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“We are still slaves”, the woman said during the community meeting

I was recently invited to a gathering of community leaders representing different organizations and groups wanting to have a project in common. During the second hour of the meeting and with no warning, one of the participants stood up and said, “We are still slaves!”, surprising all the participants and even herself.

The woman, a well-known local African-American leader, said that when she was a child, her grandparents cultivated fruits and vegetables in their backyard. Their home was then in the outskirts of the city. Then, when she was a teen, the city grew, and backyard gardening was not allowed, so a community garden was created.

A few weeks ago, that community garden was closed for good. The owner of the place and the local municipality were not able to agree about water for the plants.

Reflecting about the lost garden, the woman said that her people (and not only her people, I add) act assuming they are free when, in fact, they can’t even produce their own food or decide what they want to eat. And when you lose your traditional food, she explained, you also lose the traditions that were part of every meal you shared with yours.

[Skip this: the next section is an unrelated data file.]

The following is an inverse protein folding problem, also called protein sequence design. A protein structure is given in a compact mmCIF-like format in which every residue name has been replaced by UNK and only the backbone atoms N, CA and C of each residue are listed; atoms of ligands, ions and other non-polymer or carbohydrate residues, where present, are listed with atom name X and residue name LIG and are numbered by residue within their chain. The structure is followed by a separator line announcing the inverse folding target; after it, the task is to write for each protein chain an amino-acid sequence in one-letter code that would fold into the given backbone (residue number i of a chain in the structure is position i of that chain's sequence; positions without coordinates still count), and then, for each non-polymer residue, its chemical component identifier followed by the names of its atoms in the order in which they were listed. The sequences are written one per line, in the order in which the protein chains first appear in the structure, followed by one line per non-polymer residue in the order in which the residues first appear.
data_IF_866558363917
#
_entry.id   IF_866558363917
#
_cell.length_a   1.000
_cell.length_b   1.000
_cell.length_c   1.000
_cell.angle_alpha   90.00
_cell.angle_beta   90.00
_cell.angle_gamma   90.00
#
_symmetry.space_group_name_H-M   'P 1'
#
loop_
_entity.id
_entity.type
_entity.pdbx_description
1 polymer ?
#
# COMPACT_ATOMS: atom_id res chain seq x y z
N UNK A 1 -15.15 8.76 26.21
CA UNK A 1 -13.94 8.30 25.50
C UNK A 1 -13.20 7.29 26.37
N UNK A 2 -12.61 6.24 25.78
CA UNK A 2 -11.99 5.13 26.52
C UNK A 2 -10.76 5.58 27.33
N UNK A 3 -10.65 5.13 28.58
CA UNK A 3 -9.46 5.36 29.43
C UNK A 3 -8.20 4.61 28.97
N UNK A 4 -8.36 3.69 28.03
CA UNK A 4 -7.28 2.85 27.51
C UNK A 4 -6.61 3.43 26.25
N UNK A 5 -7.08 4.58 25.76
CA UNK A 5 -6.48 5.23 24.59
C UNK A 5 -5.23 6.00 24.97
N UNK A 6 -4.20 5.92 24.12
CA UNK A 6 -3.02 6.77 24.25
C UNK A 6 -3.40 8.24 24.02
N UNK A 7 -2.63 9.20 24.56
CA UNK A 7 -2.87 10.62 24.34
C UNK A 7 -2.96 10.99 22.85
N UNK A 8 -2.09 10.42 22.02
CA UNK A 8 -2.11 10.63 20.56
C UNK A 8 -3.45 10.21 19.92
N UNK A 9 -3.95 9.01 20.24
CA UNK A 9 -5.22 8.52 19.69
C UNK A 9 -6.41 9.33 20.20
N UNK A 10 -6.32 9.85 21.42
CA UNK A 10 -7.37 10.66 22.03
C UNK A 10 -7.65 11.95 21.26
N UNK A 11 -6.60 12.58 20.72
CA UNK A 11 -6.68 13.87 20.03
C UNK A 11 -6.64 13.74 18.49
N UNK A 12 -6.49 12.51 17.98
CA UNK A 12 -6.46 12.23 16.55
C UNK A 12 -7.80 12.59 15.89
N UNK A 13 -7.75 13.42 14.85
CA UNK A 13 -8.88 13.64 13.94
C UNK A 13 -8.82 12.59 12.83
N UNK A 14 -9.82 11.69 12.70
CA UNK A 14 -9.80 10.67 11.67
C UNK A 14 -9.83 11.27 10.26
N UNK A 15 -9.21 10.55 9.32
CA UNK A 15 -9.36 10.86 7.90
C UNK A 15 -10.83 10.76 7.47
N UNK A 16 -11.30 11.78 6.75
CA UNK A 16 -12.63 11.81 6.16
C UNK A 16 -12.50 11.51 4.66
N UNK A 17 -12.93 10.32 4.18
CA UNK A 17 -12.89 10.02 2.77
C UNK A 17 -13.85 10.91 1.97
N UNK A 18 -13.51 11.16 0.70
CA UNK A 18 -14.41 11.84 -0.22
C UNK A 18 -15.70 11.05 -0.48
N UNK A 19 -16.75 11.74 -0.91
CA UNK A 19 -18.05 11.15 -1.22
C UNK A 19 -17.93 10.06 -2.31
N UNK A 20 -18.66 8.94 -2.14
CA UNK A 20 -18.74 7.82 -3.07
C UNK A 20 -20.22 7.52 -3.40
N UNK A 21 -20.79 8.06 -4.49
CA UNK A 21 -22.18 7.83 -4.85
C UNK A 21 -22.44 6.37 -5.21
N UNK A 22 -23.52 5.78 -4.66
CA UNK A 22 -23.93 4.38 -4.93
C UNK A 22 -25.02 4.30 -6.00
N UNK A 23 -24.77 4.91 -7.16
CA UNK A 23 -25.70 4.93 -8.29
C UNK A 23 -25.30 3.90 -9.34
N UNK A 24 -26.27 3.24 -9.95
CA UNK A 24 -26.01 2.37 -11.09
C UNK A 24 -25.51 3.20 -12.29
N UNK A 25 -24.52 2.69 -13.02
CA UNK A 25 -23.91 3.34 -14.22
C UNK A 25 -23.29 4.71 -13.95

Once the memory of your community is gone, your own memory is gone. It’s not that you don’t know what you are eating. It’s that you don’t even know who you are. You feel free. You have opportunities, but, for all purposes, you are a slave.

The veteran leader spoke then about the slavery of African and African Americans in the United States, but then she immediately moved back to the present, saying that “our slavery” (her words) is worst than the previous one, because in the past slaves knew they were slaves, but we live assuming we are free.

That thought reminded me of an article I read last February about South Korean philosopher Byung-Chul Han (who lives in Germany.) Han said that “No we exploit ourselves and we call that self-development.”

Specifically, Han said that the society presented by Orwell in 1984 was “a society aware of being dominated”, while in our society, according to Han, “we don’t have any awareness of being dominated.”

Han said that we live at a time of “self-explotation” and of “horror of the other”. For that reason, we live “in the desert, the hell of the same”. So, we are slaves and we don’t know it.

Why? Because we can’t even try to be different because being different means being the same as everybody else who wants to be different. Even worst, “being different” now means “marketable differences”. You are different only if you can “sell” your differences.

How do we move beyond that situation where reality is being abolished? Han proposes a simple solution: cultivate your own garden so you can reconnect with the reality of “colors, aromas, and feelings”, that is, with the other and the different.

Intuitively, the African American leader already knew it. And that’s true, undeniable wisdom.

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